When you receive a Notice of Allowance from the USPTO, you have three months to pay the Publication and Issue Fees ($1,700 as of this writing). It will then take the USPTO 2-4 months to assign a patent number to you and publish the patent.

The USPTO has determined my invention is not patentable. Do I have any other options?

You can always appeal a rejection by the USPTO. The first step is to appeal the examiner’s decision within the USPTO to the Board of Patent Appeals & Interferences (BPAI). If the BPAI agrees with the examiner, then you can appeal further to the federal courts of the United States.

Ok folks, the technical difficulties appear to be resolved (for now, at least). Sorry to anyone who had trouble with the RSS feed in the meantime...

From the April 2007 ABA Journal, citing the U.S. Department of Justice special report:

Of the 7,445 vicil intellectual property lawsuits filed in 2002:
  • 140 (1.9%) made it through trial and received a trial verdict.
  • In 83 cases (59.3%) the plaintiff won.
  • In 53 of the 83 cases, the reward included money.
  • Overall median damages award was $965,000
  • Median damages in patent cases was $2.3M
  • Median damages in copyright cases was $159,000
  • Median damages in trademark cases was $84,500
As everyone knows by now, Sony settled with Immersion for about $150M. So while the primary issues have been decided, there is still a little cleaning up to do. Namely, there was a third party involved in the litigation, Internet Services, LLC (ISLLC), which claimed it had some rights in the Immersion patents via a license from Immersion, and thererfore ISLLC should be entitled to some of that $150M. The district court initially dismissed all of ISLLC's claims, and ISLLC appealed. Today the Federal Circuit affirmed the district court's decision to dismiss ISLLC's claims, confirming that ISLLC lacks standing to sue Sony based on its limited license to the Immersion patents.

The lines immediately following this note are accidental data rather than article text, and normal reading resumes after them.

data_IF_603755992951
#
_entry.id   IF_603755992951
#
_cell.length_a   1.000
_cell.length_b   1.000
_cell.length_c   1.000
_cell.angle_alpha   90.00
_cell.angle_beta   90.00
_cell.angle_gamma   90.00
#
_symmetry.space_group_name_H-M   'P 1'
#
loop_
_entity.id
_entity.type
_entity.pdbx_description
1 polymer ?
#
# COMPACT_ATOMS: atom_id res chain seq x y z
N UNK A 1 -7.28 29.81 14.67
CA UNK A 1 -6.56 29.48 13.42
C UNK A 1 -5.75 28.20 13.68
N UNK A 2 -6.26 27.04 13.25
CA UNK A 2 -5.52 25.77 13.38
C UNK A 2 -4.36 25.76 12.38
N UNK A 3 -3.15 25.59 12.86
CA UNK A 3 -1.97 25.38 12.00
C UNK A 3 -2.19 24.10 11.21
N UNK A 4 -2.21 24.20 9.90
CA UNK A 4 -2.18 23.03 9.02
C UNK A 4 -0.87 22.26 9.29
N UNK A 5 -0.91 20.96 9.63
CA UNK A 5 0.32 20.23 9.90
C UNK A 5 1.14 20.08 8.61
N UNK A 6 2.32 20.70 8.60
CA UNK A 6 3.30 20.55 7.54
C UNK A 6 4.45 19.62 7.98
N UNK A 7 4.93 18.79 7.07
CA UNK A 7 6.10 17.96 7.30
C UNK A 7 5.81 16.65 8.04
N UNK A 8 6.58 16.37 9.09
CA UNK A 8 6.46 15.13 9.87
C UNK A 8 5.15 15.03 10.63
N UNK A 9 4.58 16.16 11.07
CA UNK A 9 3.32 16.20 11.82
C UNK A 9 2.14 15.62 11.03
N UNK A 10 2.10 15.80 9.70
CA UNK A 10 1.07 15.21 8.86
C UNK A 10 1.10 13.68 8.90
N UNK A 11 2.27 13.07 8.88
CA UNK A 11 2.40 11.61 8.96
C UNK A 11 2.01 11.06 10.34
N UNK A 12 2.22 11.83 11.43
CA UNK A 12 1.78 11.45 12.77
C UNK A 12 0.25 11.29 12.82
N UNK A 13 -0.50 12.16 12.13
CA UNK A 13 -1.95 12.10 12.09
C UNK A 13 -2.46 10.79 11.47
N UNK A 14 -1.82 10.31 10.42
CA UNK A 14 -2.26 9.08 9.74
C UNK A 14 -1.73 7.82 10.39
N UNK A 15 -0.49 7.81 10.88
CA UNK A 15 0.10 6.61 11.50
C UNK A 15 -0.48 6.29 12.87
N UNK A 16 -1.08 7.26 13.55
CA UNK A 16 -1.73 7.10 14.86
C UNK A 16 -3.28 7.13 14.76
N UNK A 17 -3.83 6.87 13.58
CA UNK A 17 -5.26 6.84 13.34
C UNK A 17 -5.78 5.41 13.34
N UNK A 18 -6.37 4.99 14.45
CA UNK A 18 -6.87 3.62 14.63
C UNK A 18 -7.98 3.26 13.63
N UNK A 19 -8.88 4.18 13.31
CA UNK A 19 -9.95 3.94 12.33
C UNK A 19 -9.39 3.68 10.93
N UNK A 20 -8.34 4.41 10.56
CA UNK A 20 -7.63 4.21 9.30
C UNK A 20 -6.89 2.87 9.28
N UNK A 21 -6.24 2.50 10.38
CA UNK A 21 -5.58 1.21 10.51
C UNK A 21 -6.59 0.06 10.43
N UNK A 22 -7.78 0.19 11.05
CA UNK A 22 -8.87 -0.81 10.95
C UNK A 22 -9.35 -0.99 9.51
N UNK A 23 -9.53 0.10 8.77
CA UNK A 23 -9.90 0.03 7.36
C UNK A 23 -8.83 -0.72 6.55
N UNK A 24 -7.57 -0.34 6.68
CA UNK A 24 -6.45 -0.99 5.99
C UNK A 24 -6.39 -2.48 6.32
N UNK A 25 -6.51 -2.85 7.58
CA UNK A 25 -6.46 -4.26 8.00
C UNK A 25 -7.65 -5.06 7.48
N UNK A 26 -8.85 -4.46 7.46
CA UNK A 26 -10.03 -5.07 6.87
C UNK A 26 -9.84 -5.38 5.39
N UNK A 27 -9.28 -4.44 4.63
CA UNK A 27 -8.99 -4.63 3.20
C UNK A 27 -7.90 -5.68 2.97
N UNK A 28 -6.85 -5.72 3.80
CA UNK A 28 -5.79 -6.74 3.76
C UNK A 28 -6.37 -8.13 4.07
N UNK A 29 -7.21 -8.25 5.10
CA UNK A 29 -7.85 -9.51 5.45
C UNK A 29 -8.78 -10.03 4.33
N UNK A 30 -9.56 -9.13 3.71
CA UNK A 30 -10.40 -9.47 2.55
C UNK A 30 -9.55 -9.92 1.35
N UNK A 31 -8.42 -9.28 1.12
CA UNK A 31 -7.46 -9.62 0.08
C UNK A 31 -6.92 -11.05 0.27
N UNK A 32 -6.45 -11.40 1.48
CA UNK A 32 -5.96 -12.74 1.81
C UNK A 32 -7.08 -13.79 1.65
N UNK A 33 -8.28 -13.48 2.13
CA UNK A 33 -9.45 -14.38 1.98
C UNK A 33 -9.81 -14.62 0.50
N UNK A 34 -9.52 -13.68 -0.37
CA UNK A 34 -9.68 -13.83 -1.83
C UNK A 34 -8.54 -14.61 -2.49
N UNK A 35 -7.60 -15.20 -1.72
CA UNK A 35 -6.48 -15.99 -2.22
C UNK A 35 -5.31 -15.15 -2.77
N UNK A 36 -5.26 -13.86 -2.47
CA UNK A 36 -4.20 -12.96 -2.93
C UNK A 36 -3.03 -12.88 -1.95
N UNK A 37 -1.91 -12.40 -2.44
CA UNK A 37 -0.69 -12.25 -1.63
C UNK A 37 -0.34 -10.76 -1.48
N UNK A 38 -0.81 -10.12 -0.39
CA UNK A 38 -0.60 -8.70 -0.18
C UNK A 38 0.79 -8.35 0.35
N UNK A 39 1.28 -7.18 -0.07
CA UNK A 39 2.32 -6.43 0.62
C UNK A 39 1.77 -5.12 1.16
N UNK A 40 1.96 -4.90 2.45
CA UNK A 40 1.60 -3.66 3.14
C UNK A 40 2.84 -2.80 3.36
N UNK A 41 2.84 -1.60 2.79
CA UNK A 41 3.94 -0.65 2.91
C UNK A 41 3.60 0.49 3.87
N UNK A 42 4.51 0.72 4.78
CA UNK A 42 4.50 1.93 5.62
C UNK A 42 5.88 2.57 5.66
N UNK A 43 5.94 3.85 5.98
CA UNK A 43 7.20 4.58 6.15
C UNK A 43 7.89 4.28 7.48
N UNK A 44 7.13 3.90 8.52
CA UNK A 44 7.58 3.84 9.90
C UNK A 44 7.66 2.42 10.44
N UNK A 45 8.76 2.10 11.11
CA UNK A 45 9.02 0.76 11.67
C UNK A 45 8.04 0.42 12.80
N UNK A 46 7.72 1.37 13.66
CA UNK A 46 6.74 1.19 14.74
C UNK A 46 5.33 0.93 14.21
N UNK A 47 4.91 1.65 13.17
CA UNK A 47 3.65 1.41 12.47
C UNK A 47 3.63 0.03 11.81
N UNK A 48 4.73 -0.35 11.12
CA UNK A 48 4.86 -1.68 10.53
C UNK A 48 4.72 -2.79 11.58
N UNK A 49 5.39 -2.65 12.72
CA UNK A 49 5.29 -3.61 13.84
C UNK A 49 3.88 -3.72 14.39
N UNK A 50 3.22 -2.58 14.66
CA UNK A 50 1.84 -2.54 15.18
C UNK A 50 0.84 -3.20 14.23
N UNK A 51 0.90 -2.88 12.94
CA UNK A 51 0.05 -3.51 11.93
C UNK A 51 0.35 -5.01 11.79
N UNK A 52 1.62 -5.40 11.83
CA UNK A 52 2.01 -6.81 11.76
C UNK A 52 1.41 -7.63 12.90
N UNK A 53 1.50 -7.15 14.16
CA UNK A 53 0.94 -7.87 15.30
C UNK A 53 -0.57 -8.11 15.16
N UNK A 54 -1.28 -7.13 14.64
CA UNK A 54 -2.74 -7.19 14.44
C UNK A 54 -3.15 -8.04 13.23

The full decision can be found here.
While not directly related to video games, this case may have some applicability to the game world, given the convergence of service providers and MMOs (think Linden Labs). In a solid win for the service providers/content providers (think YouTube or MySpace, or Second Life!), a federal appeals court has largely rejected Perfect 10's claim that a service provider violated laws by linking to sites that improperly posted its images. The March 29, 2007, decision from the Ninth Circuit Court of Appeals affirmed the lower court's ruling that CCBill "reasonanly implemented" a noninfringement policy under the DMCA, and was therefore not liable for widespread copyright infringement by numerous web sites that it linked to.

The case is Perfect 10 v. CCBill, __ F.3d __ (9th Cir. March 29, 2007).

Read more here.
< Previous     Home     Next >

Get the Patent Arcade App

Get the Patent Arcade App
Available now for iOS

Search This Blog


Buy your copy today!

Buy your copy today!
ABA Legal Guide, 2d Ed.

Ross Dannenberg

Scott Kelly

Scott Kelly




Data Analytics

Copyright ©2005–present Ross Dannenberg. All rights reserved.